The Anti Fracking Rap Performed for Colorado Middle Schoolers

Young environmental activists performed the rap, “What the Frack,” for students at a Colorado middle school last week. (Image source: YouTube)

Students at a Colorado middle school were serenaded and sang along to an anti-fracking rap from a group of young environmental activists last week.

The “Earth Guardians” posted video of the performance, titled “What the Frack,” from Evergreen Middle School, about 20 miles west of Denver. In it, students rap along after the line, “When we say ‘what the,’ you say ‘frack’!” By Thursday afternoon, the video had been made private.

The rap demonized the process of hydraulic fracturing — “fracking” — to extract natural gas from rock, saying it “poisoned the water, poisoned the air, poisoned the people, do you think that’s fair?”

Some studies have claimed that the process of pumping water and chemicals into the earth leads to earthquakes and other effects, but other findings have questioned its significance.

Lynn Setzer, head of communications at Jeffco Public Schools, told TheBlaze that the presentation was part of the district-wide “Day Without Hate” event, started after the Virginia Tech shooting. Each school decides on their own how to mark the event, which is supposed to be about tolerance and respect, Setzer said. The event is not supposed to have anything to do with fracking.

Instead, the teacher responsible for bringing in the “Earth Guardians” did so because 12-year-old “youth leader” Xiuhtezcatl Martinez received a peace award from the Rocky Mountain Peace and Justice Center last year, Setzer said.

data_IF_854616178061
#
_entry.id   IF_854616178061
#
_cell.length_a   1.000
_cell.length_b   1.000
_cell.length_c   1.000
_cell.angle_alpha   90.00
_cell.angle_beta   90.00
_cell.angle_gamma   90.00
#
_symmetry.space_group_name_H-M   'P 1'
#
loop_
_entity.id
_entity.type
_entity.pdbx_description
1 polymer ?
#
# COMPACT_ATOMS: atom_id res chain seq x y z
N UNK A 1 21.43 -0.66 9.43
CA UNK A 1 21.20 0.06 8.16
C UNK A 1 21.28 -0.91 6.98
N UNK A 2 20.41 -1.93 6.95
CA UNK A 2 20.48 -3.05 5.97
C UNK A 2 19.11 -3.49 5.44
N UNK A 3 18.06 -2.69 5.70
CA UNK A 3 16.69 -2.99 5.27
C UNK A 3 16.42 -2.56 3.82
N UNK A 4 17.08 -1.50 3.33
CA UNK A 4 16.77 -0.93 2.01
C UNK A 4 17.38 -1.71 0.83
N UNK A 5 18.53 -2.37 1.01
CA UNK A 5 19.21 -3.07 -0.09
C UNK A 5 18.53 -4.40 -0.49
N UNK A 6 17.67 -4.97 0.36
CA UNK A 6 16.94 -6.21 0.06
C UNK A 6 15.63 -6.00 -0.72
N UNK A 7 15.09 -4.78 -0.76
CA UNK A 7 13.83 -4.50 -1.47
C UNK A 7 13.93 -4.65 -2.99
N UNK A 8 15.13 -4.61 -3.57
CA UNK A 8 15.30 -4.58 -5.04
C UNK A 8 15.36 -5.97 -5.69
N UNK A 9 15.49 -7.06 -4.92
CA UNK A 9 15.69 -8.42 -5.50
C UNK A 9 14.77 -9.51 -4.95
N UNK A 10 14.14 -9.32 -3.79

The Anti Fracking Rap Performed for Colorado Middle Schoolers

“Her intent was, here is a kid who is clearly trying to make a difference, could possibly inspire other kids to make a difference no matter what the cause,” she said.

Setzer said the fracking portion of the presentation “wasn’t specifically planned.”

The conservative blog Complete Colorado reported that multiple parents complained to the school after the May 3 presentation, prompting principal Kristopher Schuh to say he would meet with the teacher responsible to “discuss what transpired and ensure that the opposite side of this issue is being clearly and fairly represented.”

Setzer said the school is sending a letter of apology to parents, along with a list of resources for both sides of the issue for families to discuss. The school will also put in place a procedure to vet guest speakers.

According to the group’s website, “Earth Guardians” is comprised of “children, youth, parents, schools, and organizations working together on behalf of leaving a better world for future generations.” Members from the organization delayed the start of a Colorado oil and gas regulation hearing for nearly a half-hour in December, chanting their opposition to fracking.